Each received a Class D liquor license, which allows liquor to be sold to people 21 years and older for consumption on the premises.
Y No Beds? One Is Always There.
As aldermen were looking at the list of recent bills for the City to pay, Alderman Ann Rainey, 8th Ward, asked about bills from the Hilton Orrington Hotel for lodging in late September and early October, totally more than $1,600. “Why are we putting up people in the Orrington Hotel – these were cases of domestic violence and sexual assault. We have a contract with the YWCA. They hold two beds for us each month for $12,500 a month.”
Interim Health and Human Services Director Ike Ogbo said, “In [the YWCA’s contract], they are supposed to have two beds. They had no beds, and one of the victims was going to be transferred to a homeless shelter.”
“She should not have been transferred to a homeless shelter. If we’re paying $12,500 a month to have two beds, will they [the YWCA-Evanston/North Shore] pay us back? We need to be reimbursed, and if we don’t get reimbursed, we need to know why.”
Alderman Cicely Fleming, 9th Ward, said, “I’m concerned about the two beds. By our contract, they would always have two beds for us. I’m concerned that we’re paying and not getting them. I want a report on how many times our beds are occupied by our referrals.”
“They eventually did give them a room,” Mr. Ogbo said.
Karen Singer, Executive Director of the YWCA-Evanston/North Shore, told the RoundTable, “Our contract with the City is for an array of services. The contract stipulates that we provide legal advocacy to Evanston residents at the Police Department and in our District 2 Court-based program, as well as a comprehensive array of services to victims including free counseling, employment and housing support and specialized training for Evanston law enforcement professionals, which we will deliver in the near future. The contract also stipulates that in addition to these services, we hold an emergency bed in the event the police need shelter for a victim. The funds we receive are for all these services provided on an ongoing basis, and not for a per-bed used basis. We have provided all the above services included in the contract. While we do not know the specifics of what Alderman Rainey was told, we did provide over six weeks of housing to the individual that was in question. The Interim Director of Public Health was fully informed of this.”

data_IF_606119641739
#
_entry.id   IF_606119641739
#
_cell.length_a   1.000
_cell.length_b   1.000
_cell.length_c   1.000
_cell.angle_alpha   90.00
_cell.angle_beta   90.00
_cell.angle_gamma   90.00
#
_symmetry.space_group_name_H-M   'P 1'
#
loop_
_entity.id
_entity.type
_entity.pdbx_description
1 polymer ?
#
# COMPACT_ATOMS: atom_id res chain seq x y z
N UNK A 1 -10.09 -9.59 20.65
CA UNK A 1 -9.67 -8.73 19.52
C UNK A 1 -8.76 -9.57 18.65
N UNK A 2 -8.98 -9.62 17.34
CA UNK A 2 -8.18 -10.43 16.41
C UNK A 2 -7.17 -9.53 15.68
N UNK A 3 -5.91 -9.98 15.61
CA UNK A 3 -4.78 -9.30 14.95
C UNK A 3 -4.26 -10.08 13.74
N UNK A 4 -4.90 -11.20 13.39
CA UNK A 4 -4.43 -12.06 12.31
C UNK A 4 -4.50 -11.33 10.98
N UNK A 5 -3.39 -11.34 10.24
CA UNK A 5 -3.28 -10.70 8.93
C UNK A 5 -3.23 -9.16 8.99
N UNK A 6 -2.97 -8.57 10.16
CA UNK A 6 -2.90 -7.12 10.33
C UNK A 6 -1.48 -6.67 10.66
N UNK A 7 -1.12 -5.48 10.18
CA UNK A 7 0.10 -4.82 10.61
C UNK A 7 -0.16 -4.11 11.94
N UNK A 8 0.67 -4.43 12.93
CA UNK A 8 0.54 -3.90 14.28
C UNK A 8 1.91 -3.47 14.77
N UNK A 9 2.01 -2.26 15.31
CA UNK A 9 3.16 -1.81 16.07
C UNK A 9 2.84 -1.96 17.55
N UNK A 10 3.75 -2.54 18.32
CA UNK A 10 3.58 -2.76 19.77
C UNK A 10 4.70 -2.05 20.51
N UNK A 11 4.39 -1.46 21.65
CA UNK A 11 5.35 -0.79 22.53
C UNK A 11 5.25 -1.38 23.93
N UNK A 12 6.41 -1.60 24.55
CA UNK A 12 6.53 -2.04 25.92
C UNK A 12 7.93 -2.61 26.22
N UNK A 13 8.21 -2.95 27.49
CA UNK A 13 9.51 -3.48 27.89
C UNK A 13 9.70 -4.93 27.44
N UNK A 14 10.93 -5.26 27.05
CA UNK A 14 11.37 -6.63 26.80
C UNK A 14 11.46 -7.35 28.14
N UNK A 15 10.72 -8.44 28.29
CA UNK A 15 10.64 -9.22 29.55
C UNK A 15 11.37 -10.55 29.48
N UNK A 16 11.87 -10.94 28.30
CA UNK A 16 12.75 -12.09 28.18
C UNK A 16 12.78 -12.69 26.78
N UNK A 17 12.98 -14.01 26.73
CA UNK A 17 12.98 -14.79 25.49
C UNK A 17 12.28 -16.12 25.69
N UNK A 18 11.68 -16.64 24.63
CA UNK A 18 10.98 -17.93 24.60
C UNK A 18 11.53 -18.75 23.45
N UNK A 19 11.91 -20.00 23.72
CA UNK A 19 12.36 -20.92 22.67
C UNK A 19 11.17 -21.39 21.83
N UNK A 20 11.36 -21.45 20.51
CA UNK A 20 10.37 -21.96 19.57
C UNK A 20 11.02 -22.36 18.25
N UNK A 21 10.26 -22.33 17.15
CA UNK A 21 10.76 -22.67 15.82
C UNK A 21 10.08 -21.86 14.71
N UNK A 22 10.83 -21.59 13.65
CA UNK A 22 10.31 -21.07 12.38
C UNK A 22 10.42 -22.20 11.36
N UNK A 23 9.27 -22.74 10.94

On July 26, Governor J.B. Pritzker signed a law requiring all single-occupancy public restrooms in Illinois be designated as gender-neutral beginning Jan. 1, 2020. Aldermen approved emendations to the City Code to reflect the State requirements. Any signage outside any single-occupancy public restroom must not designate a specific gender. According to a staff memo, “The law is consistent with a plumbing amendment the Evanston City Council approved in June, 2016, but the definition and signage sections of the 2012 International Building Code need to be updated to reflect the new state requirements. The law allows for a health officer or health inspector to inspect a place of public accommodation or a public building for compliance.”